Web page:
Hands in the air

Survivor-led organisations deserve safe spaces

VOICES is calling for whole community support to ensure organisations created by and for survivors of domestic abuse can flourish in safety.

Hands in the air

Survivor-led organisations deserve safe spaces

VOICES is calling for whole community support to ensure organisations created by and for survivors of domestic abuse can flourish in safety.

There is a unique benefit to coming to find support from an organisation run by people like you, in this case, by women who understand your experiences of domestic abuse because they have been there themselves. And when you find yourself in darkness, because hope is gone and confidence in yourself and your future is at its lowest, the light shone by people who have walked this path before you, and recovered to find hope, optimism, and new happiness, is invaluable.

Organisations run by and for survivors of domestic abuse do not simply come into being by magic, or because the state funds them and recognises they are needed. They are often the fruit of long labour, determination not to give up, and a wish for the abusive acts of others not to define us: to be active in our own recovery, and to show the way, not only for other survivors but also for the wider community and services.

Since the reality of abuse is that stories rarely end swiftly, disadvantage and damage are deep, and there are long-term consequences and risks, survivor-led organisations and the people who work for them also really need the commitment of their own communities to protect and keep them safe. Their unique value and their vulnerability must be understood by statutory services, not discounted as “different”, “awkward”, or “disruptive” of the status quo. People with lived experience create different kinds of service, which can enhance existing support, but can also show up what is missing from the mainstream. This might be an understanding of trauma or the value of long-term working, or the specialist support provided by Sistah Space in London, for example.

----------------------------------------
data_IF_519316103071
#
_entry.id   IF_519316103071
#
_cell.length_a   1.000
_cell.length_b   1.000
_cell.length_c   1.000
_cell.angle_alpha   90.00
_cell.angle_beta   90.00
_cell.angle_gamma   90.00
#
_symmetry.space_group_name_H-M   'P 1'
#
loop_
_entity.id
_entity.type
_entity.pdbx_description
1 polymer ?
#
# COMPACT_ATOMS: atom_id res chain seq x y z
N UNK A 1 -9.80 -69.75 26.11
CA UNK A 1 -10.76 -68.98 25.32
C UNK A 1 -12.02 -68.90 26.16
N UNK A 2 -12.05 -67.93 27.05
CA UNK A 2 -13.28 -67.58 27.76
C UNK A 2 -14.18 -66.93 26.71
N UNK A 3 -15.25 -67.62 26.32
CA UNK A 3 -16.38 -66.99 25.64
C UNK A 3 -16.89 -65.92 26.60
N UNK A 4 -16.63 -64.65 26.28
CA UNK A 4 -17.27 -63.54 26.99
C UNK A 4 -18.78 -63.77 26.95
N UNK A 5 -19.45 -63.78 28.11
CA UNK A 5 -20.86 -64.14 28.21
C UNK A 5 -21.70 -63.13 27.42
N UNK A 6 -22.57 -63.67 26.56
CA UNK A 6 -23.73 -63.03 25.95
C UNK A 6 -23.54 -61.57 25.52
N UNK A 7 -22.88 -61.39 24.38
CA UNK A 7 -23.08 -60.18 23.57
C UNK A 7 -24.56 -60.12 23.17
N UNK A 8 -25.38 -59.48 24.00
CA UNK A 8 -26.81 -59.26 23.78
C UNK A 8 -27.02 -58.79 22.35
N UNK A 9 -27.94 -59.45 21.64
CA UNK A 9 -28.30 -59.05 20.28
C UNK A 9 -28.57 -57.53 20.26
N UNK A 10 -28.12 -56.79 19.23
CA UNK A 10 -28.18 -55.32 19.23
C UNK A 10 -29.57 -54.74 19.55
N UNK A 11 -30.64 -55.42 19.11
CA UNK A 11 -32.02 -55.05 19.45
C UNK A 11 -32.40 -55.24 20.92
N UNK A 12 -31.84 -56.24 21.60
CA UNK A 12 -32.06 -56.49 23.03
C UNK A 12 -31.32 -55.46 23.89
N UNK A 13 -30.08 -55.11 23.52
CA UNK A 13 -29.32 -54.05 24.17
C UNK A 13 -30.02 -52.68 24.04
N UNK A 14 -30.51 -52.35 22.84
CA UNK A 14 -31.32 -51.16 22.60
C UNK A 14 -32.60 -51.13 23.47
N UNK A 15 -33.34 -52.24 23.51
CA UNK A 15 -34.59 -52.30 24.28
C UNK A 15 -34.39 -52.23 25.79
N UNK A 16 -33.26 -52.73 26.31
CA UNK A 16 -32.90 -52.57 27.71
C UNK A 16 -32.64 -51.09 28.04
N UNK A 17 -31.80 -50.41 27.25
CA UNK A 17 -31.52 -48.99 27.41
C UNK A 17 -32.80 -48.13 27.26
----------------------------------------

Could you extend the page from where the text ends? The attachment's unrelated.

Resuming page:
Safeguarding and safety responsibilities towards individual victims and survivors of abuse exist, but the same duty of care does not extend to survivor-led organisations. We are calling for the same duty of care to be shown towards “by and for” organisations as towards individuals, where they face similar risks. Wouldn’t it be wonderful if across this country, safe spaces in our communities were created and supported for organisations run by and for survivors of domestic abuse to bring their unique value, and shine a light for others to better understand and recover from abusive behaviours? We invite you to dream, campaign for and create those safe spaces, and for anyone in our communities with the power to ensure they can flourish in safety, to do so!

Quotation marks

This service has saved my mental health and has provided a safe service whilst helping with coping mechanisms for the future.

- Lena

Latest news

nature-5058654_1920

VOICES Spring break

Voices will be closed in the first week of the school holidays, from 11th – 17th April 2022. We will reopen on 18th April 2022 but there will be no groups running during the second week of the holidays.

LEF report launch

Family Justice report launched at the Old Bailey

A report on domestic abuse survivors’ experiences of family lawyers and the need for trauma expertise in the family justice system, produced by SafeLives and based on survivor consultation work by VOICES was launched at the Old Bailey on 30 March 2022.

IMG_0770 2

HRH the Duchess of Cornwall visits VOICES

HRH Camilla, Duchess of Cornwall visited VOICES as the Patron of St John’s Foundation in Bath on 8 February 2022, to meet our charity’s founders, staff and trustee team and discuss the value of long-term and recovery support with women we have worked with.